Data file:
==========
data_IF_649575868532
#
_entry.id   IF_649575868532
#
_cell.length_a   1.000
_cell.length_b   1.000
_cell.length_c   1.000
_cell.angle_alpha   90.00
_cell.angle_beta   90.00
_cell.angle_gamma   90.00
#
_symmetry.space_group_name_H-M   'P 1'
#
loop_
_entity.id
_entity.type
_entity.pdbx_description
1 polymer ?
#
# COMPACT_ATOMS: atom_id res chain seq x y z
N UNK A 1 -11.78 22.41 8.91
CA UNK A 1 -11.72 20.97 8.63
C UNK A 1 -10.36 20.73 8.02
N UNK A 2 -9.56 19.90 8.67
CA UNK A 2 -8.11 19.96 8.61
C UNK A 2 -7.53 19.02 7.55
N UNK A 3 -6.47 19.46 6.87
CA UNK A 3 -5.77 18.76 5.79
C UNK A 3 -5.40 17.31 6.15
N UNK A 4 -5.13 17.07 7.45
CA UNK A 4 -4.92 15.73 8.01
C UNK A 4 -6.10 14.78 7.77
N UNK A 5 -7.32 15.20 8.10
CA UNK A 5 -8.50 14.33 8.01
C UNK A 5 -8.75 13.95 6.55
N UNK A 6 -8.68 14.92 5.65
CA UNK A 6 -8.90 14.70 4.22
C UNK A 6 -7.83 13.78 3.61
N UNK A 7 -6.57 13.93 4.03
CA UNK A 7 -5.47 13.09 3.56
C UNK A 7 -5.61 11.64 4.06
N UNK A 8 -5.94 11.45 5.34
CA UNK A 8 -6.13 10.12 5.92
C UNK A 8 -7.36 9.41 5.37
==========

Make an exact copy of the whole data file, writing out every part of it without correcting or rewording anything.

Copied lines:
data_IF_649575868532
#
_entry.id   IF_649575868532
#
_cell.length_a   1.000
_cell.length_b   1.000
_cell.length_c   1.000
_cell.angle_alpha   90.00
_cell.angle_beta   90.00
_cell.angle_gamma   90.00
#
_symmetry.space_group_name_H-M   'P 1'
#
loop_
_entity.id
_entity.type
_entity.pdbx_description
1 polymer ?
#
# COMPACT_ATOMS: atom_id res chain seq x y z
N UNK A 1 -11.78 22.41 8.91
CA UNK A 1 -11.72 20.97 8.63
C UNK A 1 -10.36 20.73 8.02
N UNK A 2 -9.56 19.90 8.67
CA UNK A 2 -8.11 19.96 8.61
C UNK A 2 -7.53 19.02 7.55
N UNK A 3 -6.47 19.46 6.87
CA UNK A 3 -5.77 18.76 5.79
C UNK A 3 -5.40 17.31 6.15
N UNK A 4 -5.13 17.07 7.45
CA UNK A 4 -4.92 15.73 8.01
C UNK A 4 -6.10 14.78 7.77
N UNK A 5 -7.32 15.20 8.10
CA UNK A 5 -8.50 14.33 8.01
C UNK A 5 -8.75 13.95 6.55
N UNK A 6 -8.68 14.92 5.65
CA UNK A 6 -8.90 14.70 4.22
C UNK A 6 -7.83 13.78 3.61
N UNK A 7 -6.57 13.93 4.03
CA UNK A 7 -5.47 13.09 3.56
C UNK A 7 -5.61 11.64 4.06
N UNK A 8 -5.94 11.45 5.34
CA UNK A 8 -6.13 10.12 5.92
C UNK A 8 -7.36 9.41 5.37